Cathy Dyson writes about King George County. You can email her at email@example.com.
Here’s an interesting story from the coyote’s point of view
A recent story about coyotes brought back memories of Paula Barnes’ father.
In 1946, he wrote a story from a coyote’s perspective while spending a winter in Idaho, trapping. During the decades that followed, his story sat folded up, in a box, as water and time damaged random words and almost wiped out the last paragraph.
As a Christmas present to the family, Paula and her husband, Gary, who live in Stafford County, filled in the missing words and included a picture of Paula’s father, Arden Oldfield. He looks very much like a mountain man in the black-and-white photo.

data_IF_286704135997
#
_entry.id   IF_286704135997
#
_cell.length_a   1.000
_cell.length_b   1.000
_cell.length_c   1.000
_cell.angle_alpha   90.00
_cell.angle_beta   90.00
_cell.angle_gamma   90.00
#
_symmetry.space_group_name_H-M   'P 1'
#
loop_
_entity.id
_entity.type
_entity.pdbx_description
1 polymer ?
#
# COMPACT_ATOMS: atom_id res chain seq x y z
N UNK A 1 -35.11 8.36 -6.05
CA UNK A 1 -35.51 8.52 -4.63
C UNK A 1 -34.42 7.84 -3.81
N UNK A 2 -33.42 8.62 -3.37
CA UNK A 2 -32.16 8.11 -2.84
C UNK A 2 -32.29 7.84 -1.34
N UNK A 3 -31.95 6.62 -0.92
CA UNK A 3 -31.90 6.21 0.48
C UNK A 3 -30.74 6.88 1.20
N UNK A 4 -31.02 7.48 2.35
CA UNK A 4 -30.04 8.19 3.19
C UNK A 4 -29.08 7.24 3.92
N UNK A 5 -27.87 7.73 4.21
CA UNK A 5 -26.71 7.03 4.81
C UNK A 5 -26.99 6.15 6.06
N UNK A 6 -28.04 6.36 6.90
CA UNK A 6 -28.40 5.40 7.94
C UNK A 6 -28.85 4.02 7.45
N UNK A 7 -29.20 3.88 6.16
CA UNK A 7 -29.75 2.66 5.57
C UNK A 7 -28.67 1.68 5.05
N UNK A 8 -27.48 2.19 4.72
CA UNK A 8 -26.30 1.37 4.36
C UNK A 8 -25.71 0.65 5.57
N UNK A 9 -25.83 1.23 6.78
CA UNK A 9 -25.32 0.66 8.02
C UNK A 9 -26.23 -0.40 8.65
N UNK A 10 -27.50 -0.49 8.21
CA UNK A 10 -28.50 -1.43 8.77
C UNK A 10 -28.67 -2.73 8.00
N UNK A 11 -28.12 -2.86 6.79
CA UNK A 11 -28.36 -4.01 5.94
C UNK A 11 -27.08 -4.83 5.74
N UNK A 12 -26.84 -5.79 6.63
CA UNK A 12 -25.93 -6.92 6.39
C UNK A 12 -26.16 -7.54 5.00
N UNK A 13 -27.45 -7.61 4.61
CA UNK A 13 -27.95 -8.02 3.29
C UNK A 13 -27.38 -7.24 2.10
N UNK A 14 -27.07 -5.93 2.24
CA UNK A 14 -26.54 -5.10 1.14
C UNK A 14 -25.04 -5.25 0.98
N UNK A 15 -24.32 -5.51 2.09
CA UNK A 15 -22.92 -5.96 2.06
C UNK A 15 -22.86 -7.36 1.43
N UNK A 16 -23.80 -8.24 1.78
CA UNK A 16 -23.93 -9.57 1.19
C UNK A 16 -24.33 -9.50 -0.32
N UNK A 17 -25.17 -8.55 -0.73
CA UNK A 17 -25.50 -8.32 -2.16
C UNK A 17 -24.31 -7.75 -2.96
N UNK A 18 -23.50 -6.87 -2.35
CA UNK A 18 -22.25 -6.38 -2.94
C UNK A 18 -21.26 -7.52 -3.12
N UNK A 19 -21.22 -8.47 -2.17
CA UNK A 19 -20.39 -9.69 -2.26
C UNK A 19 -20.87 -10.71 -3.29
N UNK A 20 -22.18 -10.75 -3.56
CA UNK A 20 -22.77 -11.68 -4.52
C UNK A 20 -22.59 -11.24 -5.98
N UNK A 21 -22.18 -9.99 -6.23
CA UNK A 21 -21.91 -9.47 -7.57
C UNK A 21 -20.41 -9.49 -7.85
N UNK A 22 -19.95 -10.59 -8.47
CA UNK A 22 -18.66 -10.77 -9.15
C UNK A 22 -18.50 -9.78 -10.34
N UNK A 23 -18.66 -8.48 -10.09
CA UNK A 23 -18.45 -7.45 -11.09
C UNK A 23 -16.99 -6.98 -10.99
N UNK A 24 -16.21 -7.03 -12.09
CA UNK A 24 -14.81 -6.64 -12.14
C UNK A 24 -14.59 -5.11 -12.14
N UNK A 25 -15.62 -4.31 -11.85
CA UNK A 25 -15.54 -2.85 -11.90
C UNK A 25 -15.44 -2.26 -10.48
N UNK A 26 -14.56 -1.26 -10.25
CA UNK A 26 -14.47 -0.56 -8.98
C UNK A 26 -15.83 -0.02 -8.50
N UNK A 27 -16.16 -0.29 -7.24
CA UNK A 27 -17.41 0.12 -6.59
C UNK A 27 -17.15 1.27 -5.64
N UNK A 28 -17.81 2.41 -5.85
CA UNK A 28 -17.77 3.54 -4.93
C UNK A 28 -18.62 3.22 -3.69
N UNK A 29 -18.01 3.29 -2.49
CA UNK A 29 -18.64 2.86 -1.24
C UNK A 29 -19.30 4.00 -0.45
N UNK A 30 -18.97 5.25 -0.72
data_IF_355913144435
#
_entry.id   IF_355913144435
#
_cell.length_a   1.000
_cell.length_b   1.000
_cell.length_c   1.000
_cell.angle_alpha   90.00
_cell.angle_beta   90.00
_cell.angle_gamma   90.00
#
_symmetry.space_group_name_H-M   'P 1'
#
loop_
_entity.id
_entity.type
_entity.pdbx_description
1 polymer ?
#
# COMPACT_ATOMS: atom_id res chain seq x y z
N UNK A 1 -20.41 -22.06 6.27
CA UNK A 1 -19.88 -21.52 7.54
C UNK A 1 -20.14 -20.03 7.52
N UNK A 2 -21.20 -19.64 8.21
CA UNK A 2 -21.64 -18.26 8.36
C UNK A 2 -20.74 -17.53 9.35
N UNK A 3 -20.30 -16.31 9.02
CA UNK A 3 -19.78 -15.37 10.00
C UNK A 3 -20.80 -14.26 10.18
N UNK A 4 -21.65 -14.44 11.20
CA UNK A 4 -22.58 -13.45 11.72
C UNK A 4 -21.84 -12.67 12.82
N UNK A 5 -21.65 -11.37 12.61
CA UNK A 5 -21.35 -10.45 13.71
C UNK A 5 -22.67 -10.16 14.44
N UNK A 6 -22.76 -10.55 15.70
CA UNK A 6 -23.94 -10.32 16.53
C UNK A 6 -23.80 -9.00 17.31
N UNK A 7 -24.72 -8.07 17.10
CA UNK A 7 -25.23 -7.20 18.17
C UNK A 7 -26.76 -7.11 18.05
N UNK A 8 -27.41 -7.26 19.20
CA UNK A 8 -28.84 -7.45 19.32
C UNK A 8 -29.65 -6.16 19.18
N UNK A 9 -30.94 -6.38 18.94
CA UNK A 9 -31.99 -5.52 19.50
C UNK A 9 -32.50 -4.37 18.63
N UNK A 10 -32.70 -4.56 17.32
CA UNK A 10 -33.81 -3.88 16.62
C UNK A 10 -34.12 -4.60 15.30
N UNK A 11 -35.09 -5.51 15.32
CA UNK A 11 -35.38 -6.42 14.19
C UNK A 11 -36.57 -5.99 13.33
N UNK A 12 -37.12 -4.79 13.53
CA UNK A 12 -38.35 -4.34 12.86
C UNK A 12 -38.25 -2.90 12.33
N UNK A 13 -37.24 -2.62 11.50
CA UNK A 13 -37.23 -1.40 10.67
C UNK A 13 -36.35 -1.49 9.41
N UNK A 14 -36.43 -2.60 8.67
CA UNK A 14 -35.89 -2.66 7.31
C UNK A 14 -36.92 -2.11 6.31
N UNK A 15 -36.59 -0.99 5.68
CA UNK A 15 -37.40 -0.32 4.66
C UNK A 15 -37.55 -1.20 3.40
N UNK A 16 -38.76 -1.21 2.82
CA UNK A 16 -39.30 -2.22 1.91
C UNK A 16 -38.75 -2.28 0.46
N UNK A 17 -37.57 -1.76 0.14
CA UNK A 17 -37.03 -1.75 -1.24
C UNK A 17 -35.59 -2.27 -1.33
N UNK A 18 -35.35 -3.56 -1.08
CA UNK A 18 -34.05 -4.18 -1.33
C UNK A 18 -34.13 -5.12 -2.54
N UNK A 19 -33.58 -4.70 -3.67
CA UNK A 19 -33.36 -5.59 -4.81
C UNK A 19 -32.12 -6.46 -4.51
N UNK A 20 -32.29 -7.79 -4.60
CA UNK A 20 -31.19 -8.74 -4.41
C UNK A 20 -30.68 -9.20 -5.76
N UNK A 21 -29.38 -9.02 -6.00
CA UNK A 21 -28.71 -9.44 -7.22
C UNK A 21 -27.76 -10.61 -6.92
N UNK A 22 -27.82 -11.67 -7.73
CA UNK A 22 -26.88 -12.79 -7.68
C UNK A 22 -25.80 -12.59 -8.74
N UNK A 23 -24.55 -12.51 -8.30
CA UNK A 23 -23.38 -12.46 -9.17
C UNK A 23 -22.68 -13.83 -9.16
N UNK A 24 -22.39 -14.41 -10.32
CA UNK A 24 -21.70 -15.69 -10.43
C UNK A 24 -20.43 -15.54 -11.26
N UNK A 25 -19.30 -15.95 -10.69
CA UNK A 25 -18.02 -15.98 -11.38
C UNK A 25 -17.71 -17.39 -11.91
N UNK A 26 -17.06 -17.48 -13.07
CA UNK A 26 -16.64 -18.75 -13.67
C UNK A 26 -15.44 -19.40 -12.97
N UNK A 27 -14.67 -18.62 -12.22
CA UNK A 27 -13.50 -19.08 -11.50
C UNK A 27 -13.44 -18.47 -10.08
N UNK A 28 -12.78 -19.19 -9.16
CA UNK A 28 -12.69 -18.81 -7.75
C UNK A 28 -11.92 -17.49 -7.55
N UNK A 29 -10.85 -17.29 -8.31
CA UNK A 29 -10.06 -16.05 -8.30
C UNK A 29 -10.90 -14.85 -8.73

His story is called “We Are Not the Same, A Tale of Two Hunters,” and is a poetic piece of prose, told from the coyote’s point of view.
Oldfield was raised on a farm in Nebraska and was a welder for Douglas Aircraft in Long Beach, Calif., during World War II. By the time Paula was born, he worked as a fisherman and boat builder.
Paula loved going on hunting trips with him although she never shot a gun.
“I learned a lot about nature and life from him,” she wrote.
Here’s his cool story: